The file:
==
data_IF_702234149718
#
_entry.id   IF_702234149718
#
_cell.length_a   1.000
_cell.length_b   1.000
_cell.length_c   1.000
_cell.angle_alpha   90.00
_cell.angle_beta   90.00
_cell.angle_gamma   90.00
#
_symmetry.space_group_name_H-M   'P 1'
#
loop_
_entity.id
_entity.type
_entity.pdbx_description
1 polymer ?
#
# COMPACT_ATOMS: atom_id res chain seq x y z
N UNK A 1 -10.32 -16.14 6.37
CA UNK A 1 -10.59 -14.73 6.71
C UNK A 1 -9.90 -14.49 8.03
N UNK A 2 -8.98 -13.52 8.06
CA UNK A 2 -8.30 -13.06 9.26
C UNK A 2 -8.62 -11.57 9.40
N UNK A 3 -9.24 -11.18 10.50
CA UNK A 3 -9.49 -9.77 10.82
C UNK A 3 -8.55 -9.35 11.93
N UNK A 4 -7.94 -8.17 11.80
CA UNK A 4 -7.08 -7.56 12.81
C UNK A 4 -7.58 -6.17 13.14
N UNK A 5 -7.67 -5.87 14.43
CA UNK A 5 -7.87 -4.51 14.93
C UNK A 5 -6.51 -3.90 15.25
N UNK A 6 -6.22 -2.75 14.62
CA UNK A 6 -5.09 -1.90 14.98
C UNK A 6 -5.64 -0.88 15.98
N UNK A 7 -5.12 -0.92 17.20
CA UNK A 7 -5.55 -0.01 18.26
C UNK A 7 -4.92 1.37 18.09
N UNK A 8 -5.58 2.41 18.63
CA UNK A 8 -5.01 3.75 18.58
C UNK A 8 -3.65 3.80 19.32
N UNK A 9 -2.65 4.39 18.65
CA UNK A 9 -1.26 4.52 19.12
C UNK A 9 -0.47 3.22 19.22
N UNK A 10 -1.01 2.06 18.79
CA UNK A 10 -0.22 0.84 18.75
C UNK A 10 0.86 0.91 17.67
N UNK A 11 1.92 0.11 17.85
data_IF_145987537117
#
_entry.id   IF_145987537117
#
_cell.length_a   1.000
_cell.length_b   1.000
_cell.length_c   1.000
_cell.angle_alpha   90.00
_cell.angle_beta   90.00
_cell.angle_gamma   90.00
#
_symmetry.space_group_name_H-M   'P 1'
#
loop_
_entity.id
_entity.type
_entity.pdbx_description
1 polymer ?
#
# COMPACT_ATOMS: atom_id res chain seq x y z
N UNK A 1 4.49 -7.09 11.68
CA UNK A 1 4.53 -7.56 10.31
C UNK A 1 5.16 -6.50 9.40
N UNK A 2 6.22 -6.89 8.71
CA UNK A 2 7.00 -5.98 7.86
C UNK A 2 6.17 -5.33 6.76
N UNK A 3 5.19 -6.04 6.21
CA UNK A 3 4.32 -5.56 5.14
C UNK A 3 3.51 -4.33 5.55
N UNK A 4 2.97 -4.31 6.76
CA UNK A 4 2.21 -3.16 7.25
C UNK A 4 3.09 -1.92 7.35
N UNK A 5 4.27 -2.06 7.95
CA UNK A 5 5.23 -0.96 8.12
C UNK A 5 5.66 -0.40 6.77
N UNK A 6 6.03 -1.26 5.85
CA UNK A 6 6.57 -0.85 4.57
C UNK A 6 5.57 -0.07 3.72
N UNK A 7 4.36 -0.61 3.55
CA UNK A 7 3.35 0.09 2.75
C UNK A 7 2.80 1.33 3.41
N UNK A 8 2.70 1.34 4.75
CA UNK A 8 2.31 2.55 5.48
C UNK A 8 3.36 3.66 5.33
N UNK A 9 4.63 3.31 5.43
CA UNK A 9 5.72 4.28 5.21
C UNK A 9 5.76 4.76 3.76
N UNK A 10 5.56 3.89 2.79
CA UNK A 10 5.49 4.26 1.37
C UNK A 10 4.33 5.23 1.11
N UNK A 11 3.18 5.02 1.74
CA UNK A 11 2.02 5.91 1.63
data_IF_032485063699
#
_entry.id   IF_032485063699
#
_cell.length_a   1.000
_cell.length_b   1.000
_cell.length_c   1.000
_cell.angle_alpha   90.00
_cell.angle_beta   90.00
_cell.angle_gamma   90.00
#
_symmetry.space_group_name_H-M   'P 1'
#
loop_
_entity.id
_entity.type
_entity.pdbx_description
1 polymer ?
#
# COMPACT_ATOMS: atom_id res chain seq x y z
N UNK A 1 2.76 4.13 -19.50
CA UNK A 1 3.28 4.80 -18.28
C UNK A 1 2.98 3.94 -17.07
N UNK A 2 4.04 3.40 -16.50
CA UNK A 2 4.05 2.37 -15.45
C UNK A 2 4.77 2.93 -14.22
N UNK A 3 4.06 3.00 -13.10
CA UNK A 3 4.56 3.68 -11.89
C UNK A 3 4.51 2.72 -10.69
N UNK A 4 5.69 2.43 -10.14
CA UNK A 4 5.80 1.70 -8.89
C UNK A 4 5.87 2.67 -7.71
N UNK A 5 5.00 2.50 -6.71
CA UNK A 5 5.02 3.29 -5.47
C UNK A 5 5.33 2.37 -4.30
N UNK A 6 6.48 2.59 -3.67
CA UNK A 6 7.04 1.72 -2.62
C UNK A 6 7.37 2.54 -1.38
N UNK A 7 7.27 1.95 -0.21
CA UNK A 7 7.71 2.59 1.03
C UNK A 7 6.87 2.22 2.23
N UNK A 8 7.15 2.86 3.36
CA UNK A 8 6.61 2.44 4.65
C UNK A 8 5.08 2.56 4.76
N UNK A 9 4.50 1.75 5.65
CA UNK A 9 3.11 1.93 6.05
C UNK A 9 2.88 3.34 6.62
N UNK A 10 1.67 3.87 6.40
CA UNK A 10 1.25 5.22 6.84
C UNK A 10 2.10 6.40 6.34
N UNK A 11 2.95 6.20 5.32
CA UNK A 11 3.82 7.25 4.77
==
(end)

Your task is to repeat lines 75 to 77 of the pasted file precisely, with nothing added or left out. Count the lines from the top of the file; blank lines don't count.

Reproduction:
N UNK A 2 6.22 -6.89 8.71
CA UNK A 2 7.00 -5.98 7.86
C UNK A 2 6.17 -5.33 6.76